Mitch Dobrowner is a National Geographic feature photographer, most know for capturing vast landscapes in the eye of the storm. Dobrowner first began photographing storms about ten years ago and was immediately hooked. He says the experience has taught him the frailty of his own existence as well as a deep respect for the storms he now views as living beings. He finds oneness in knowing that each experience, like his own life, is fleeting and unique. Dobrowner, who lives in the Bay area will be attending PhotoLA on opening night. Don’t miss your chance to meet a truly talented artist and admirable human being!

To read more about Mitch, his process and his thoughts on life please check out this interview –
New Release: Mitch Dobrowner – Fly Geyser

Jo Whaley

Jo Whaley, Clematis, 2018, Archival Pigment Print, 24x19" Image, Edition of 25, $2000

Jo Whaley’s work is also on display in our Santa Fe gallery location and is being honorably featured in the Georgia O’Keeffe Museum as well. We’re excited to be bringing a few of Whaley’s most popular prints with us to LA. Whaley is known for her theatrical display of the disconnect we have as a culture with nature.

» Read our Inspiring Interview with Jo Whaley

Reuben Wu

Reuben Wu, LN 0309, Archival Pigment Print, 15x20" Image, Edition of 10, $950

Reuben Wu is our newest photo-eye represented artist. Wu, a British born child of the 1970s, is making his photographic debut at PhotoLA with two portfolios of work: Lux Noctis and Aeroglyphs. In addition to his recent success as a photographer, Wu is also a violinist, keyboardist, DJ and music producer for the popular electronic band Ladytron. With over 138K followers on Instagram, and his remarkable, otherworldly shots of drone-lit landscapes, Wu is well on his way to worldwide success.

» Check out photo-eye Gallery Director Anne Kelly’s interview with Wu

• • • • •

All prices listed were current at the time this post was published. 
Prices will increase as the print editions sell.

For more information, and to purchase prints, please contact Gallery Staff at 
505-988-5152 x202 or

Book Of The Week The Hollywood Suites Photographs by Steve Kahn Reviewed by Collier Brown This generously illustrated book chronicles Steve Kahn's The Hollywood Suites series, which is comprised of photos taken in rent-by-the-hour apartments in a run-down section of Hollywood from 1974 to 1977, featuring porn industry models and the architecture of the rooms themselves.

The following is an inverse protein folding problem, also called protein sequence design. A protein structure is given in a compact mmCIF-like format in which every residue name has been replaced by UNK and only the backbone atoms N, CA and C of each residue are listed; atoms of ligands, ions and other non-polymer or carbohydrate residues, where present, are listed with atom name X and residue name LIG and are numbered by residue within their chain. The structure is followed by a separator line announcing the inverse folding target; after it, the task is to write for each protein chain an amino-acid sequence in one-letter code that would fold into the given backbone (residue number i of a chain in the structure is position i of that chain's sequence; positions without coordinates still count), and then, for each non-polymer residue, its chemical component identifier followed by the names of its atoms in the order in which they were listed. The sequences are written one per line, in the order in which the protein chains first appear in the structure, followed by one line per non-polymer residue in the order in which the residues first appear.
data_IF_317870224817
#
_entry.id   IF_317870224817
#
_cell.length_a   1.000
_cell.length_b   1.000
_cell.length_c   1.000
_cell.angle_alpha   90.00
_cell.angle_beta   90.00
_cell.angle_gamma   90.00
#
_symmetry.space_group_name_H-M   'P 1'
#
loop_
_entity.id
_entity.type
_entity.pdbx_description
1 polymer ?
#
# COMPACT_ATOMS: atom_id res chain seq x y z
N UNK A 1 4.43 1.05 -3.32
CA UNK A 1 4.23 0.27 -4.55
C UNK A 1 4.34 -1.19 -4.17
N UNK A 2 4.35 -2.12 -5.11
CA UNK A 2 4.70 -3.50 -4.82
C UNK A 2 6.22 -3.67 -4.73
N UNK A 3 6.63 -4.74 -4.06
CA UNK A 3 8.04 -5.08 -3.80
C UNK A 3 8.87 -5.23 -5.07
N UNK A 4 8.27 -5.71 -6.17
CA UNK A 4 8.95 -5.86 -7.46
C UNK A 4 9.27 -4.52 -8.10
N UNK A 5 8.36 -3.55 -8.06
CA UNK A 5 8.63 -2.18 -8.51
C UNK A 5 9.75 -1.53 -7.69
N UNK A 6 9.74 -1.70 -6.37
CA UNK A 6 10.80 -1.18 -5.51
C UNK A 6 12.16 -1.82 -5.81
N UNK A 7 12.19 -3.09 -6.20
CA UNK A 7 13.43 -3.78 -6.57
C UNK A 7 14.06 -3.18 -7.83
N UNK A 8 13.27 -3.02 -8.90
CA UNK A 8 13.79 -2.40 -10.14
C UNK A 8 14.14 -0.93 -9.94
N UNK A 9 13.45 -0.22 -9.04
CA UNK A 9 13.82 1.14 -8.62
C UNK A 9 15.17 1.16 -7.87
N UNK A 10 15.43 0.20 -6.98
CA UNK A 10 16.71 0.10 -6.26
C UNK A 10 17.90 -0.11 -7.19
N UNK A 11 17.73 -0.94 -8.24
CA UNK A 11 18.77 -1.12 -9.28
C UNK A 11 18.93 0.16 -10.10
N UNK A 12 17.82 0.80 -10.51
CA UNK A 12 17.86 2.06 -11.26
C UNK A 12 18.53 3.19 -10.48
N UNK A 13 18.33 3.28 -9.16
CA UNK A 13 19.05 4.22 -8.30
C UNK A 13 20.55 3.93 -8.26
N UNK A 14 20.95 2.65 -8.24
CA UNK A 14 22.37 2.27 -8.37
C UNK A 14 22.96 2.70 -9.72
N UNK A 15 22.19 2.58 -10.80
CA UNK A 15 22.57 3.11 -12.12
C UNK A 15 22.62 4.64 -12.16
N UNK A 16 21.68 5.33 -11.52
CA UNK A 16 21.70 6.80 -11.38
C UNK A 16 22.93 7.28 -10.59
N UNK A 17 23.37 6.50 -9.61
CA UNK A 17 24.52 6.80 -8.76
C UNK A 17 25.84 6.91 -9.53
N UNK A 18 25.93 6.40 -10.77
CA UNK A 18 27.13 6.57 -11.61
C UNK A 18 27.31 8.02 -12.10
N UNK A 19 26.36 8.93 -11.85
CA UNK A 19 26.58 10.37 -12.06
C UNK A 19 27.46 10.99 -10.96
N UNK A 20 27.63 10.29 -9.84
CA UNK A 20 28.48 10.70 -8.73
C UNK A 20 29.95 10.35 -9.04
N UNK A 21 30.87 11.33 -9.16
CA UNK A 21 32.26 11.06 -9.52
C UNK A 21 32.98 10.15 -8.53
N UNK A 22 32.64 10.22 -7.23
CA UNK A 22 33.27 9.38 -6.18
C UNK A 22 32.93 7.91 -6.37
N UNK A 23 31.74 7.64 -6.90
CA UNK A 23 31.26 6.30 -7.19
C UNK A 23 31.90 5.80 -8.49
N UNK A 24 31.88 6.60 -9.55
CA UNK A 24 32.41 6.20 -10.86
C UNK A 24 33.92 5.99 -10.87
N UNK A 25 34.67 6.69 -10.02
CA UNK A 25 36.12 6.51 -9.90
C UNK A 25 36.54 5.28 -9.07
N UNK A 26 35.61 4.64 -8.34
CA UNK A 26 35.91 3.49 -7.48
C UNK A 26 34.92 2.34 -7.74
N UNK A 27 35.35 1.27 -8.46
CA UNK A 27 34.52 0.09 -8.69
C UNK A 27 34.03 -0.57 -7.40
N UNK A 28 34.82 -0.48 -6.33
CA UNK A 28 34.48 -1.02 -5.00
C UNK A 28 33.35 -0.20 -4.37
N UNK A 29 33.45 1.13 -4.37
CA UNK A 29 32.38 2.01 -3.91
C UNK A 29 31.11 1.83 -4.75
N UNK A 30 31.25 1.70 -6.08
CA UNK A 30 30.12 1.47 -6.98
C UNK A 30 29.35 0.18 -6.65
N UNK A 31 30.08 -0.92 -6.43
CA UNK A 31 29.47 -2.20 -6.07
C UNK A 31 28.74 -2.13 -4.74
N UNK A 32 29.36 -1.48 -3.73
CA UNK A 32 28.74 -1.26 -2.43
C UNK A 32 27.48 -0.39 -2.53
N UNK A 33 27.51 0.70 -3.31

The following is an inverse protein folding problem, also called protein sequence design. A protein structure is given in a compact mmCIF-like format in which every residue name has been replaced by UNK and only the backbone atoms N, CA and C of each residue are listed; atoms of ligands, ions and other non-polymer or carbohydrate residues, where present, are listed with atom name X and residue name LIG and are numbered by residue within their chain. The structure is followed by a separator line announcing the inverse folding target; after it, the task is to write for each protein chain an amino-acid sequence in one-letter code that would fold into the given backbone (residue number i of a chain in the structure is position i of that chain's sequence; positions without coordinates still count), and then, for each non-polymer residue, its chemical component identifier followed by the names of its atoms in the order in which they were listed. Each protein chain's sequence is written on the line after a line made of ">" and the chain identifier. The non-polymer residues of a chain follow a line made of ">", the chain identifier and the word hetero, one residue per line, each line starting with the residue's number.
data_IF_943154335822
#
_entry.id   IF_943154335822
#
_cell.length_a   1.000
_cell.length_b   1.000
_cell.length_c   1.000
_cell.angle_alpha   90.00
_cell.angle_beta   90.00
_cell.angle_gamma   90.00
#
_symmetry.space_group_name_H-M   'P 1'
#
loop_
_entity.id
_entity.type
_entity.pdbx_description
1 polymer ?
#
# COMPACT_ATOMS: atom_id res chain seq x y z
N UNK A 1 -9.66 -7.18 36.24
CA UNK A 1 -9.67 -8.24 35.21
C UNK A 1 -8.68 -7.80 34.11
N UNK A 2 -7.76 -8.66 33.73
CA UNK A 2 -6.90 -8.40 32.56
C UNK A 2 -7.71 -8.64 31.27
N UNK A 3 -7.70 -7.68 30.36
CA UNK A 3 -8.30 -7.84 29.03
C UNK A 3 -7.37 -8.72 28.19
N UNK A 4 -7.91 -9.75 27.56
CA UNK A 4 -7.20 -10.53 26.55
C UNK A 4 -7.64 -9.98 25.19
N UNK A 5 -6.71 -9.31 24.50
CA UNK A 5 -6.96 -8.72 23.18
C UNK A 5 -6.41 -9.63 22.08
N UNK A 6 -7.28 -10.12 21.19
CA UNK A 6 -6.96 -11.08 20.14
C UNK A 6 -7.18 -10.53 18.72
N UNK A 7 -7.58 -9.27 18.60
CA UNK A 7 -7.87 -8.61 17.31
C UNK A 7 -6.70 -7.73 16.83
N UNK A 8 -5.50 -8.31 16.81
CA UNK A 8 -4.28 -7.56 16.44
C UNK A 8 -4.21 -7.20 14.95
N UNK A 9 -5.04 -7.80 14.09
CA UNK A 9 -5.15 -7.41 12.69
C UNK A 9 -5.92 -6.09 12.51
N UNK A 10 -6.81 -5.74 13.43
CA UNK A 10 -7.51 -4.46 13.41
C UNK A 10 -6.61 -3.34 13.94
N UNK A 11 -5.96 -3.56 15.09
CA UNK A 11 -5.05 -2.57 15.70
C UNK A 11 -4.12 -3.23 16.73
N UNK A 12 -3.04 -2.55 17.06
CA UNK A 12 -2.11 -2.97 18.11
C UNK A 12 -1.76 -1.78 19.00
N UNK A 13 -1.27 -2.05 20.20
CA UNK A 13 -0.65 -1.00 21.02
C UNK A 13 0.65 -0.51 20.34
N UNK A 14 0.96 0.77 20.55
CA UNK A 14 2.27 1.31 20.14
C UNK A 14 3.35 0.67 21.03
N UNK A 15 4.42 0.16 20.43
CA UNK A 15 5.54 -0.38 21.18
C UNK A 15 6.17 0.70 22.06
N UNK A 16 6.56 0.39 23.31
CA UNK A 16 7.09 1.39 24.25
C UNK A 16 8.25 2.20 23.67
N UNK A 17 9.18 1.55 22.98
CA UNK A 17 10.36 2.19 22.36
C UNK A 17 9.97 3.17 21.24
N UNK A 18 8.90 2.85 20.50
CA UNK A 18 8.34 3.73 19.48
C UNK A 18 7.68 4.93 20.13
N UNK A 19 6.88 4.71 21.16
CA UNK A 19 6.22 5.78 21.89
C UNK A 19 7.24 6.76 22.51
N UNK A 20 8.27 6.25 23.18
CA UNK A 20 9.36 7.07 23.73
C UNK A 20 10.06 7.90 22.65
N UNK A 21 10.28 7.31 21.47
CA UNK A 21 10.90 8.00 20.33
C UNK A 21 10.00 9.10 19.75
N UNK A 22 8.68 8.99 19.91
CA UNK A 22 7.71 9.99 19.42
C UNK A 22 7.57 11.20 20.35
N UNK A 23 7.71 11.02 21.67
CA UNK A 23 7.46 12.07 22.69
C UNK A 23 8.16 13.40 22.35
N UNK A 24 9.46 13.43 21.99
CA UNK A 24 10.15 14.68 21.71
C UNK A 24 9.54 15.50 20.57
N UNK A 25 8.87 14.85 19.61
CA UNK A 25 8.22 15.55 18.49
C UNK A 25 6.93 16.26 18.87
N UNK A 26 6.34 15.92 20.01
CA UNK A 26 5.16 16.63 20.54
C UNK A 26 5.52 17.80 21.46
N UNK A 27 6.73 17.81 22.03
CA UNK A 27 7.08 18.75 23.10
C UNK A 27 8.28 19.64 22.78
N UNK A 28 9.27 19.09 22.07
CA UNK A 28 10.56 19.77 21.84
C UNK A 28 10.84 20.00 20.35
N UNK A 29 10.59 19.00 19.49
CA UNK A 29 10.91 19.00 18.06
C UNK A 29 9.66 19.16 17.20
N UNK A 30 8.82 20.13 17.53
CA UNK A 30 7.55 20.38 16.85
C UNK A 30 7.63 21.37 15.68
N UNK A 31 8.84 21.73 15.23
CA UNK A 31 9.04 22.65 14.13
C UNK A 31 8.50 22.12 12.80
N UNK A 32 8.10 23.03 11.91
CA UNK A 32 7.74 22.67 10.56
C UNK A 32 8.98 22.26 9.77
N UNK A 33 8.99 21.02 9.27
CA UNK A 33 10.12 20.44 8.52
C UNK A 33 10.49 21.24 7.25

The Hollywood Suites. By Steve Kahn.
The Hollywood Suites
Photographs by Steve Kahn

Prestel, Munich, Germany, 2018.
160 pp., 168 illustrations, 11x11¾".

In Marcel Duchamp’s The Bride Stripped Bare by Her Bachelors, Even (1915-1923), a window is divided into two panes—a diptych, of sorts. The bachelors convene in the lower pane, below the woman isolated above them. To the right, a chocolate grinder twists an axle attached to scissors. Something has happened. And in its aftermath, a bridal gown drifts like tattered clouds.

With The Bride, Duchamp reverse engineers the dynamics between sexes, extracting erotic distress in the modern vernacular of gear and cog. Instead of canvas, we get glass; instead of paint, we find dust; instead of bodies, we see machines. And though we witness events from a window, the view is anything but clear. In fact, not until the glass had shattered in transit to an exhibition did Duchamp pronounce the work complete.

Though Steve Kahn, the photographer behind this extraordinary edition of The Hollywood Suites (1974-1977), may not cite Duchamp’s work as a direct influence, the subject matter bears comparison, as Matthew Simms, professor of art history at California State University, Long Beach, suggests in his contributing essay. Polaroids of bondage and sparse interiors take us back to that image of the stripped bride, bound not just behind the doors, walls, and windows of her room but to them. Making that analogy explicit is what Kahn does so well in The Hollywood Suites.

This new scholarly edition of the Suites compliments a recent retrospective of Kahn’s career. Between 2016 and 2018, curators Julian Cox and James Ganz, of the Fine Arts Museums of San Francisco, collaborated with a number of dealers and collectors to produce the exhibition. Key to their efforts was Kahn himself, who worked closely with the Museums, making available an extensive archive of journals, sketches, and diagrams. Sadly, Kahn passed away before the project was finished. But during this two-year endeavor, he also placed at the group’s disposal more than a thousand previously unpublished Polaroids.